Marie Fayolle wins Heinz Stoewer Space Award 2021
On Tuesday March 2, Marie Fayolle won the fourth Heinz Stoewer Space Award for her MSc thesis entitled “Geodetic parameter estimation for small-satellite small-body mission”. This year, Prof. Heinz Stoewer himself handed over the prize to Marie Fayolle at the VSV Symposium 2021. The prize is awarded each year to an MSc student or young alumnus / alumna of the Faculty of Aerospace Engineering for a master's thesis within the space department.
Fayolle's thesis focused on studying asteroids using a swarm of small satellites, also known as CubeSats. There are numerous asteroids floating around in the solar system. Asteroids are primordial, and therefore researching these small celestial bodies provides insight into the origin and evolution of the solar system. Moreover, there is always the danger that an asteroid could strike on Earth, in which case it is important to understand the composition of the body in order to model the impact of the strike. CubeSats have a high potential to successfully complete such missions, as they are relatively inexpensive implying that more risks can be taken. After the CubeSats are launched, they are put into orbit around an asteroid such that they can actively send measurements and camera images back to the mother satellite and/or a ground station on Earth. Her thesis supervisor Dr. Dominic Dirkx explains that in her thesis Fayolle designed a model with which she calculates stable, safe, and scientifically interesting orbits of CubeSats around an asteroid, followed by a detailed scientific analysis of the return of the mission. With this she was able to demonstrate the potential of CubeSats to properly analyse these celestial bodies. Furthermore, Fayolle conducted several levels of uncertainty analysis, in which she for example calculated the risk of CubeSat collisions or orbit track dropouts. She did all this for different scenarios performing with one to four CubeSats. “Her thesis could actually have been three separate studies, which is a great achievement!”, Dr. Dirkx explains.
"I am very happy that Fayolle ultimately chose this thesis topic, as that was not a given!" explains Dirkx. Initially, Fayolle had chosen a different thesis theme and supervisor. Before her thesis officially started, she accidentally ran into Dirkx at the European Planetary Science Congress in Berlin. As a result of their conversation there Fayolle decided to do her thesis under his supervision." I am incredibly happy about that, because otherwise we would not have been able to celebrate this remarkable result! I have a lot of admiration for Fayolle, she is a talented researcher and it was a pleasure to work together. It was an honour to be her supervisor.”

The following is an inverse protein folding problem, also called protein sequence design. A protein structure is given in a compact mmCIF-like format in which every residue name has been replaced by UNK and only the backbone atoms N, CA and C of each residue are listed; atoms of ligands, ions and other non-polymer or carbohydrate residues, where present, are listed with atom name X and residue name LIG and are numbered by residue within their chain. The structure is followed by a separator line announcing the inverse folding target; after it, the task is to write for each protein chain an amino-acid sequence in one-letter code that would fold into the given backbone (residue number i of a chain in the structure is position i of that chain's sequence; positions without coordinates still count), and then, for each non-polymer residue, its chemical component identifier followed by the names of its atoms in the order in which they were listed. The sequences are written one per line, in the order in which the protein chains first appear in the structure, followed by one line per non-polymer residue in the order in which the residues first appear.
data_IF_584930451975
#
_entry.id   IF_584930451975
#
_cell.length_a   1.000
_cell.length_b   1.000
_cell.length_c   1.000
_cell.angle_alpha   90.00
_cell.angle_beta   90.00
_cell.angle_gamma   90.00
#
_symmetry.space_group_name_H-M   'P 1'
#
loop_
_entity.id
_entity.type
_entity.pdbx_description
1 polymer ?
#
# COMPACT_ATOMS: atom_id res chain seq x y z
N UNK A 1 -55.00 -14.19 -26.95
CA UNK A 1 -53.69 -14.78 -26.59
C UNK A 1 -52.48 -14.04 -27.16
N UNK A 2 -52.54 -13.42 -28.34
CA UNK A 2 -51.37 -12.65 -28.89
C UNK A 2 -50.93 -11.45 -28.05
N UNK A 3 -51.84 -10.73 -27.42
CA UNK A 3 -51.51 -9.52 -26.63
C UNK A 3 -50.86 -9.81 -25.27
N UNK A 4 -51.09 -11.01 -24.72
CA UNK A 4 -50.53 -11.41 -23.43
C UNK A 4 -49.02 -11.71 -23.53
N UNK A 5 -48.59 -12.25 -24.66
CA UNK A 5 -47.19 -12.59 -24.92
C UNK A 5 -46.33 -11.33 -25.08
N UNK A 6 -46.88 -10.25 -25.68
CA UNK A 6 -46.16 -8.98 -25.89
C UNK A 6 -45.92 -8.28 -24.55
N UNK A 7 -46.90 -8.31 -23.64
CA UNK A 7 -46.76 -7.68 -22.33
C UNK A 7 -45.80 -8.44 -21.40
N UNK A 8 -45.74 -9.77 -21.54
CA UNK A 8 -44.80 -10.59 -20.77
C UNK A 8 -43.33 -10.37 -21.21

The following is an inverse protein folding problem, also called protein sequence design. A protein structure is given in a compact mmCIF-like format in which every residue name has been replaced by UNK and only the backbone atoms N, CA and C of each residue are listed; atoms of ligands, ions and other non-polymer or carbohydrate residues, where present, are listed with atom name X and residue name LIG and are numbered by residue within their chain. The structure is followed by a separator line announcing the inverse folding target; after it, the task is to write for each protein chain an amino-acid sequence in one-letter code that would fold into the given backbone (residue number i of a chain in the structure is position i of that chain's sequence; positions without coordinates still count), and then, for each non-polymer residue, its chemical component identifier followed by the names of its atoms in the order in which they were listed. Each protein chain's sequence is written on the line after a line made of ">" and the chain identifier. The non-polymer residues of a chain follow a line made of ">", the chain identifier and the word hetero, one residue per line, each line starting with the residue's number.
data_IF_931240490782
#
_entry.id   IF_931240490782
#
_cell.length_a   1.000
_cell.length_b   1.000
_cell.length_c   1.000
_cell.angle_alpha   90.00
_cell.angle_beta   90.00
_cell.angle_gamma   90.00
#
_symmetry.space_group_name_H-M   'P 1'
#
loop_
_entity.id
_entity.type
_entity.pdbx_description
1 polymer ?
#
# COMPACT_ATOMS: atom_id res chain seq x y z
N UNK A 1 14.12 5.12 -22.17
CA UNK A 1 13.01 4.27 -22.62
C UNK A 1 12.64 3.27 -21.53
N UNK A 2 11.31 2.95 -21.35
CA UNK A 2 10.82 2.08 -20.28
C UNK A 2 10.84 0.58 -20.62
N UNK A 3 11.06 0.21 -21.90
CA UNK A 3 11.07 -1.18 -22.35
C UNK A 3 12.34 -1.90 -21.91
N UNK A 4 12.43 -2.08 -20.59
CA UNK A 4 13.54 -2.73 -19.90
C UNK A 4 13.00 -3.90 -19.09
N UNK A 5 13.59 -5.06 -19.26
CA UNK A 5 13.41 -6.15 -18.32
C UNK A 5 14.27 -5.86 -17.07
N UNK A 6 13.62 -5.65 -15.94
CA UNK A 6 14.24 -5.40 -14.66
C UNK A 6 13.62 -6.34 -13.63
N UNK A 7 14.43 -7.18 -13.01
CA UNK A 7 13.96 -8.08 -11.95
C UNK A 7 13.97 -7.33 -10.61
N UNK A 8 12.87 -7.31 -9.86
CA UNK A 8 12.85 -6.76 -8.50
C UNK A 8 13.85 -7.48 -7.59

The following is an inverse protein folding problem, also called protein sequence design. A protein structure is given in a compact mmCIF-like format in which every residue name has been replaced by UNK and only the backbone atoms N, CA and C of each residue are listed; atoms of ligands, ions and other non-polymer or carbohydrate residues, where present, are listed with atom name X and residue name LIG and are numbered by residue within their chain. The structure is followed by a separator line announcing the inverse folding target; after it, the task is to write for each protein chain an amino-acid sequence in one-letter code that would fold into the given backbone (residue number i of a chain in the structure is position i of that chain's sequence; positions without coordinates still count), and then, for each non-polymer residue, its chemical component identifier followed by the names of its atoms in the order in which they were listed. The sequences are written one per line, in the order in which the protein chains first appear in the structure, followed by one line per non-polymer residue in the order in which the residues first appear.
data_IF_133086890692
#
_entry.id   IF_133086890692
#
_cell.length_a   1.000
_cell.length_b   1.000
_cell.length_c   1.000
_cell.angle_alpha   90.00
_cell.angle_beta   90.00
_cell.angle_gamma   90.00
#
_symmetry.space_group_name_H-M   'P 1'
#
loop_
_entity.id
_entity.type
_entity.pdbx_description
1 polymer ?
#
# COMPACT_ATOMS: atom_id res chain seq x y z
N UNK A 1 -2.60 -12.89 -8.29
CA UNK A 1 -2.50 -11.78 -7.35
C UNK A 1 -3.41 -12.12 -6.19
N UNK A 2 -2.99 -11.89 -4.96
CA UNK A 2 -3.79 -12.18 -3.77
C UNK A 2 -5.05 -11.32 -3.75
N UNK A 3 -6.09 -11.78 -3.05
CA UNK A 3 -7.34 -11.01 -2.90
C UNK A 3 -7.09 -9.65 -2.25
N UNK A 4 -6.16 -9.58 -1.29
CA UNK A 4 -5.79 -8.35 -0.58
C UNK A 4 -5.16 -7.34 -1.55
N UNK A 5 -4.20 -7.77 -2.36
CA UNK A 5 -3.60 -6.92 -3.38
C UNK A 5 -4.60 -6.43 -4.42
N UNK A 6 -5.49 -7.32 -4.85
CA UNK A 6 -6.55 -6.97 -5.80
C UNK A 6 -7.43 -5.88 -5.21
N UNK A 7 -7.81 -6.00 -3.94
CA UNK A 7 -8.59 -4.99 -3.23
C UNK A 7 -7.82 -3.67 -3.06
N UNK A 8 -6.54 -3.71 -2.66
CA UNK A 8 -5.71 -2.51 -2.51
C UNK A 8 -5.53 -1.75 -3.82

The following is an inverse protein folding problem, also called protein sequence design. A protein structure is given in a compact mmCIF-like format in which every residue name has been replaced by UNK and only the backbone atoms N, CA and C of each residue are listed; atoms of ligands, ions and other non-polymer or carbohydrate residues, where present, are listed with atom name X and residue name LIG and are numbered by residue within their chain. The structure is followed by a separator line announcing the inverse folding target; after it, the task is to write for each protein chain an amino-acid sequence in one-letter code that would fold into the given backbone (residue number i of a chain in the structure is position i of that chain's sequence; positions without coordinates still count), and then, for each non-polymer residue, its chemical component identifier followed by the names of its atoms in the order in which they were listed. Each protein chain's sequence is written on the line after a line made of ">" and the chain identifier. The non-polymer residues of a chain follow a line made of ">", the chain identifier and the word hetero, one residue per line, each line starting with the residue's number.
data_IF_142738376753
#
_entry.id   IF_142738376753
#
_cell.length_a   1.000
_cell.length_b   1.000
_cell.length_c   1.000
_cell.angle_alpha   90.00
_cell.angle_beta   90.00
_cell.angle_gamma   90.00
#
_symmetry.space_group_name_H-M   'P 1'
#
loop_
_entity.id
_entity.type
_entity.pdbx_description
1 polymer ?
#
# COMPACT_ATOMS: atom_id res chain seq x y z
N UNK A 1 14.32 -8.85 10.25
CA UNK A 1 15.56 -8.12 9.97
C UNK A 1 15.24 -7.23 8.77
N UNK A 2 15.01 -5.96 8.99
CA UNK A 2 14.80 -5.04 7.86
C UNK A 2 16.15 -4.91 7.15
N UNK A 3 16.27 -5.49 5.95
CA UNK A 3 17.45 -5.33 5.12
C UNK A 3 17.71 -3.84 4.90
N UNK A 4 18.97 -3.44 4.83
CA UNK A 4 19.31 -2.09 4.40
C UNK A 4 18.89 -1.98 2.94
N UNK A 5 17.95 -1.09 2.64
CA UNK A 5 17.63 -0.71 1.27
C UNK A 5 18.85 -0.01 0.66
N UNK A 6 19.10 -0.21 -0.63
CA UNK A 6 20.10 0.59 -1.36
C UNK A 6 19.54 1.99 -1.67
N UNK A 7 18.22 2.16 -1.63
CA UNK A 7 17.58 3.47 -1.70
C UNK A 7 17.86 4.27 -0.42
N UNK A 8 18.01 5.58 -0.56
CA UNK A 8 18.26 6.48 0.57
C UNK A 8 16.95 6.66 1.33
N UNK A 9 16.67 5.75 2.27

Fayolle explains that the motivation for the thesis topic came from her interest in pure planetary sciences and orbital dynamics. Furthermore, it excited her that she could give the research her own innovative twist by adding the use of CubeSats. Regarding her collaboration with Dirkx, Fayolle says: “Of course, none of this could have been accomplished without the incredible help and support of my supervisor, who managed to guide me in my research while still giving me a lot of freedom to investigate the directions I found the most promising or interesting.”
After her successful MSc achievement, Fayolle started her PhD at TU Delft. This time she's exploring a different topic. With her PhD she is contributing to the JUICE mission in which the moons of Jupiter will be investigated. Here Fayolle will contribute to the analysis, manipulation, and integration of the large amounts of data that will be collected. In the meantime, Fayolle is also writing an article about her thesis to be published in a scientific journal. It is expected to be published later this year.
Fayolle says it feels very special to be awarded the Heinz Stoewer prize: “I was indeed very surprised and extremely honoured to receive the award. I attended the VSV symposium three years ago when the prize was awarded for the first time and could never have imagined that I would receive it myself a few years later! I really have a passion for science, and it was a great honour to see my master thesis work rewarded in this way, and especially to receive the award from Prof. Stoewer directly.”
The Heinz Stoewer Space Award was initiated in 2018 by Prof. Stoewer when he received the prestigious Space Engineering IEEE Simon Ramo Medal. To encourage and congratulate master's students on their research, he has decided to donate his prize money to promote the visibility of work with great social relevance.